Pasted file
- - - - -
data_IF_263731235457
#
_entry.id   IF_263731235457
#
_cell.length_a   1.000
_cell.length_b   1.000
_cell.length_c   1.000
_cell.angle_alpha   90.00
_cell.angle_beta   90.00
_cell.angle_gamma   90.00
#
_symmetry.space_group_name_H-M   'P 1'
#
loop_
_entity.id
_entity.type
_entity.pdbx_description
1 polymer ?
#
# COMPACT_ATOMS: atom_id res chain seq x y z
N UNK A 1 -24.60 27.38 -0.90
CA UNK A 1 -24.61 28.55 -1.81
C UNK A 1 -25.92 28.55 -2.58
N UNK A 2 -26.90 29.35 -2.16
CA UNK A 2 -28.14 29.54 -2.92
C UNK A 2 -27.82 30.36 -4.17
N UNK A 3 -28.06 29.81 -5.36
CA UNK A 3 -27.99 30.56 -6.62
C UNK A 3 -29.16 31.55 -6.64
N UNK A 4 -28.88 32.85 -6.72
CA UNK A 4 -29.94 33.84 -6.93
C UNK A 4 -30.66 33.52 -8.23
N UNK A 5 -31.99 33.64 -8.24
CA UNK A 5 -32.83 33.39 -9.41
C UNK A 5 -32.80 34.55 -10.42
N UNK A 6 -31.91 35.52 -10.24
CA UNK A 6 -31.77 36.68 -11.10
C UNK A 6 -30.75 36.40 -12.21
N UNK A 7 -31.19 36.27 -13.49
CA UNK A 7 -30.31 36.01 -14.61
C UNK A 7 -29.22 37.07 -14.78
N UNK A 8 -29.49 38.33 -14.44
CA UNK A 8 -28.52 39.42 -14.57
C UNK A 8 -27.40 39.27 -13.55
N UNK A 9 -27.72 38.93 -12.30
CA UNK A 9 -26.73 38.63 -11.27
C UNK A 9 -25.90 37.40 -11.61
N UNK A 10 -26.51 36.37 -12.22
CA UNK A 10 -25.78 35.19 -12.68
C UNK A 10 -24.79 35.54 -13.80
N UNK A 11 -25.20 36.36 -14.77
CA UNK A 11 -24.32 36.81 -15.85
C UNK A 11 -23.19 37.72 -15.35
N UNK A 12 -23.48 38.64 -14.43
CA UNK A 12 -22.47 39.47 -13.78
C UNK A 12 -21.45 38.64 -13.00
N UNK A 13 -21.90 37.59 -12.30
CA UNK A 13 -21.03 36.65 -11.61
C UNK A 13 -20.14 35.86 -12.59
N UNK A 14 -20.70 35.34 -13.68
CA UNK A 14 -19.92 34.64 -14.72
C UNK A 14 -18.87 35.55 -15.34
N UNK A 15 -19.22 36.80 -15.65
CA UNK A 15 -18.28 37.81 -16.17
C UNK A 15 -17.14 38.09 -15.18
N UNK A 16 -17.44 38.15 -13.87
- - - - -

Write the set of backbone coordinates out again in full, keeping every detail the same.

data_IF_263731235457
#
_entry.id   IF_263731235457
#
_cell.length_a   1.000
_cell.length_b   1.000
_cell.length_c   1.000
_cell.angle_alpha   90.00
_cell.angle_beta   90.00
_cell.angle_gamma   90.00
#
_symmetry.space_group_name_H-M   'P 1'
#
loop_
_entity.id
_entity.type
_entity.pdbx_description
1 polymer ?
#
# COMPACT_ATOMS: atom_id res chain seq x y z
N UNK A 1 -24.60 27.38 -0.90
CA UNK A 1 -24.61 28.55 -1.81
C UNK A 1 -25.92 28.55 -2.58
N UNK A 2 -26.90 29.35 -2.16
CA UNK A 2 -28.14 29.54 -2.92
C UNK A 2 -27.82 30.36 -4.17
N UNK A 3 -28.06 29.81 -5.36
CA UNK A 3 -27.99 30.56 -6.62
C UNK A 3 -29.16 31.55 -6.64
N UNK A 4 -28.88 32.85 -6.72
CA UNK A 4 -29.94 33.84 -6.93
C UNK A 4 -30.66 33.52 -8.23
N UNK A 5 -31.99 33.64 -8.24
CA UNK A 5 -32.83 33.39 -9.41
C UNK A 5 -32.80 34.55 -10.42
N UNK A 6 -31.91 35.52 -10.24
CA UNK A 6 -31.77 36.68 -11.10
C UNK A 6 -30.75 36.40 -12.21
N UNK A 7 -31.19 36.27 -13.49
CA UNK A 7 -30.31 36.01 -14.61
C UNK A 7 -29.22 37.07 -14.78
N UNK A 8 -29.49 38.33 -14.44
CA UNK A 8 -28.52 39.42 -14.57
C UNK A 8 -27.40 39.27 -13.55
N UNK A 9 -27.72 38.93 -12.30
CA UNK A 9 -26.73 38.63 -11.27
C UNK A 9 -25.90 37.40 -11.61
N UNK A 10 -26.51 36.37 -12.22
CA UNK A 10 -25.78 35.19 -12.68
C UNK A 10 -24.79 35.54 -13.80
N UNK A 11 -25.20 36.36 -14.77
CA UNK A 11 -24.32 36.81 -15.85
C UNK A 11 -23.19 37.72 -15.35
N UNK A 12 -23.48 38.64 -14.43
CA UNK A 12 -22.47 39.47 -13.78
C UNK A 12 -21.45 38.64 -13.00
N UNK A 13 -21.90 37.59 -12.30
CA UNK A 13 -21.03 36.65 -11.61
C UNK A 13 -20.14 35.86 -12.59
N UNK A 14 -20.70 35.34 -13.68
CA UNK A 14 -19.92 34.64 -14.72
C UNK A 14 -18.87 35.55 -15.34
N UNK A 15 -19.22 36.80 -15.65
CA UNK A 15 -18.28 37.81 -16.17
C UNK A 15 -17.14 38.09 -15.18
N UNK A 16 -17.44 38.15 -13.87